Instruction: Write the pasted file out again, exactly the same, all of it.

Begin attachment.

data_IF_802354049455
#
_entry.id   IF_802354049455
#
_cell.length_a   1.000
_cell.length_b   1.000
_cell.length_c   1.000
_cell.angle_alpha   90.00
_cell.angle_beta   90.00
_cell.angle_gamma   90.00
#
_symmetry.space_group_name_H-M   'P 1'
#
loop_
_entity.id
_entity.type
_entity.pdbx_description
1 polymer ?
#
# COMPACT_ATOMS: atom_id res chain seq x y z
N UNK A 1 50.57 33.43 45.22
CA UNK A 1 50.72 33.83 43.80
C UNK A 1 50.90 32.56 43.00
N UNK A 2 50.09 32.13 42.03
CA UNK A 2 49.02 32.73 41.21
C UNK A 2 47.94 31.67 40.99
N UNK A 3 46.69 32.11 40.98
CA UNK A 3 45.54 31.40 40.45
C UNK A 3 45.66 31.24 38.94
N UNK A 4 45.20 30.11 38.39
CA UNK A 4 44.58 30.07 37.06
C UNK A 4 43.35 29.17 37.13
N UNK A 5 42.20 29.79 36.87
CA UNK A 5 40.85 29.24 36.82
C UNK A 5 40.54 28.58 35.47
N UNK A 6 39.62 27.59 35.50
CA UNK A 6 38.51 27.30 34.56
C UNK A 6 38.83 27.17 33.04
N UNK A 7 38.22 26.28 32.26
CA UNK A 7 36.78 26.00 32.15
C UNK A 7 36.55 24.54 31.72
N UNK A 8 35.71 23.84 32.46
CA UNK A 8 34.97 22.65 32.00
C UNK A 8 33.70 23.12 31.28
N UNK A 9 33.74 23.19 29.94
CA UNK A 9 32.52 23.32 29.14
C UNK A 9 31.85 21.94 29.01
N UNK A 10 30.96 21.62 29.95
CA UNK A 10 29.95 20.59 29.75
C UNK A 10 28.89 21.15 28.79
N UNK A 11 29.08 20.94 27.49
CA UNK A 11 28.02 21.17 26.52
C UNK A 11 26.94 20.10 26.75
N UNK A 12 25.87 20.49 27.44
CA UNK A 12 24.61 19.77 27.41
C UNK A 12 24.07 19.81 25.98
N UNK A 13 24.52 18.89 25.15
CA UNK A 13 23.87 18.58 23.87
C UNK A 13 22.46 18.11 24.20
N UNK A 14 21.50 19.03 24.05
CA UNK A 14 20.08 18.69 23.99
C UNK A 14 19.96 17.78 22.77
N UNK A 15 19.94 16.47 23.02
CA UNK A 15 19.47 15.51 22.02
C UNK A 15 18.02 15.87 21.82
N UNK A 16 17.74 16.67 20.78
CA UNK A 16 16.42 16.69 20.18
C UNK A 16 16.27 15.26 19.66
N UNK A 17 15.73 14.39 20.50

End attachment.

data_IF_802354049455
#
_entry.id   IF_802354049455
#
_cell.length_a   1.000
_cell.length_b   1.000
_cell.length_c   1.000
_cell.angle_alpha   90.00
_cell.angle_beta   90.00
_cell.angle_gamma   90.00
#
_symmetry.space_group_name_H-M   'P 1'
#
loop_
_entity.id
_entity.type
_entity.pdbx_description
1 polymer ?
#
# COMPACT_ATOMS: atom_id res chain seq x y z
N UNK A 1 50.57 33.43 45.22
CA UNK A 1 50.72 33.83 43.80
C UNK A 1 50.90 32.56 43.00
N UNK A 2 50.09 32.13 42.03
CA UNK A 2 49.02 32.73 41.21
C UNK A 2 47.94 31.67 40.99
N UNK A 3 46.69 32.11 40.98
CA UNK A 3 45.54 31.40 40.45
C UNK A 3 45.66 31.24 38.94
N UNK A 4 45.20 30.11 38.39
CA UNK A 4 44.58 30.07 37.06
C UNK A 4 43.35 29.17 37.13
N UNK A 5 42.20 29.79 36.87
CA UNK A 5 40.85 29.24 36.82
C UNK A 5 40.54 28.58 35.47
N UNK A 6 39.62 27.59 35.50
CA UNK A 6 38.51 27.30 34.56
C UNK A 6 38.83 27.17 33.04
N UNK A 7 38.22 26.28 32.26
CA UNK A 7 36.78 26.00 32.15
C UNK A 7 36.55 24.54 31.72
N UNK A 8 35.71 23.84 32.46
CA UNK A 8 34.97 22.65 32.00
C UNK A 8 33.70 23.12 31.28
N UNK A 9 33.74 23.19 29.94
CA UNK A 9 32.52 23.32 29.14
C UNK A 9 31.85 21.94 29.01
N UNK A 10 30.96 21.62 29.95
CA UNK A 10 29.95 20.59 29.75
C UNK A 10 28.89 21.15 28.79
N UNK A 11 29.08 20.94 27.49
CA UNK A 11 28.02 21.17 26.52
C UNK A 11 26.94 20.10 26.75
N UNK A 12 25.87 20.49 27.44
CA UNK A 12 24.61 19.77 27.41
C UNK A 12 24.07 19.81 25.98
N UNK A 13 24.52 18.89 25.15
CA UNK A 13 23.87 18.58 23.87
C UNK A 13 22.46 18.11 24.20
N UNK A 14 21.50 19.03 24.05
CA UNK A 14 20.08 18.69 23.99
C UNK A 14 19.96 17.78 22.77
N UNK A 15 19.94 16.47 23.02
CA UNK A 15 19.47 15.51 22.02
C UNK A 15 18.02 15.87 21.82
N UNK A 16 17.74 16.67 20.78
CA UNK A 16 16.42 16.69 20.18
C UNK A 16 16.27 15.26 19.66
N UNK A 17 15.73 14.39 20.50